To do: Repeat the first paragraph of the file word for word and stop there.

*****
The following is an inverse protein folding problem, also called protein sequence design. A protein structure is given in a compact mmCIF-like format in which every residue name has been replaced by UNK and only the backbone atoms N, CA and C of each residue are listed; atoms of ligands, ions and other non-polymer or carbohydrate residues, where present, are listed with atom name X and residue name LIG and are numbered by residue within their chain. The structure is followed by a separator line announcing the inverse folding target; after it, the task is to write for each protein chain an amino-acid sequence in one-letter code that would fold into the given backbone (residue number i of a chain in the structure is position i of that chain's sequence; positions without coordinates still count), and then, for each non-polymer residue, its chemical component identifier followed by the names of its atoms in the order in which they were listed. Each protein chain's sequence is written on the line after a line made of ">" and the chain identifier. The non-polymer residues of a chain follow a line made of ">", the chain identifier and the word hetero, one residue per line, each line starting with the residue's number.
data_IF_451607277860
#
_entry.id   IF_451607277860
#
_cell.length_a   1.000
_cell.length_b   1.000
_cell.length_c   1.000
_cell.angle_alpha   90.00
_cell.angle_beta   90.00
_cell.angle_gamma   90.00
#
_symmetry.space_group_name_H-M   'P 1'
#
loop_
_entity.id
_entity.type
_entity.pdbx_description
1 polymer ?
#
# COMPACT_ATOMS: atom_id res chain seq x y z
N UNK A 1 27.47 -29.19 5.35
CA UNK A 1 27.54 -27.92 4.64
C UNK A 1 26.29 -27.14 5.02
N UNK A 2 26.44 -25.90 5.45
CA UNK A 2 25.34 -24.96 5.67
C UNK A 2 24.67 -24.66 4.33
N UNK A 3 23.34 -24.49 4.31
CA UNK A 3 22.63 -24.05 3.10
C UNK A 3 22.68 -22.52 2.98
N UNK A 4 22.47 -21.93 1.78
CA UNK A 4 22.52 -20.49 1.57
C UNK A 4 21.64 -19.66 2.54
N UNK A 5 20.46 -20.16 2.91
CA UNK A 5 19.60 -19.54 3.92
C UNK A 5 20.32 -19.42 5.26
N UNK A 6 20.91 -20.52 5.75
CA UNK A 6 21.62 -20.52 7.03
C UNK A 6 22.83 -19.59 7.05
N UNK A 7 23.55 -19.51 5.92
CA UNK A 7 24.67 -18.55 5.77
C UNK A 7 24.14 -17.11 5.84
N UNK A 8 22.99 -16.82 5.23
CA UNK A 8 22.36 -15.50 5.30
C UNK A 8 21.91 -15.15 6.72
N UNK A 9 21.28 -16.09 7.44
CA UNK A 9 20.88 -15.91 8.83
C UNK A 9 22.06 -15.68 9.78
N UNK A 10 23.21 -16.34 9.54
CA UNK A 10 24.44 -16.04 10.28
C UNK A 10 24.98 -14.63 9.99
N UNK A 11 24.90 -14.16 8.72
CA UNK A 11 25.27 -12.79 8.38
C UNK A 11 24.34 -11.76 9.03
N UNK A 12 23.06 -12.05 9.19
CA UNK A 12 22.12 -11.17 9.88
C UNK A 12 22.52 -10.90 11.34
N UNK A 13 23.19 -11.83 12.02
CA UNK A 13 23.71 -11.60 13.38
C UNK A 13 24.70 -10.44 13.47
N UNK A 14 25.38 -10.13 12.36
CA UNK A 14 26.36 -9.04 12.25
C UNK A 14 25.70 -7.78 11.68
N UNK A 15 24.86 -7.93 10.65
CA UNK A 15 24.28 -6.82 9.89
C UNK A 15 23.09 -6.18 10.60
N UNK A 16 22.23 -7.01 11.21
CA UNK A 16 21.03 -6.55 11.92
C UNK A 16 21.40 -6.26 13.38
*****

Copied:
The following is an inverse protein folding problem, also called protein sequence design. A protein structure is given in a compact mmCIF-like format in which every residue name has been replaced by UNK and only the backbone atoms N, CA and C of each residue are listed; atoms of ligands, ions and other non-polymer or carbohydrate residues, where present, are listed with atom name X and residue name LIG and are numbered by residue within their chain. The structure is followed by a separator line announcing the inverse folding target; after it, the task is to write for each protein chain an amino-acid sequence in one-letter code that would fold into the given backbone (residue number i of a chain in the structure is position i of that chain's sequence; positions without coordinates still count), and then, for each non-polymer residue, its chemical component identifier followed by the names of its atoms in the order in which they were listed. Each protein chain's sequence is written on the line after a line made of ">" and the chain identifier. The non-polymer residues of a chain follow a line made of ">", the chain identifier and the word hetero, one residue per line, each line starting with the residue's number.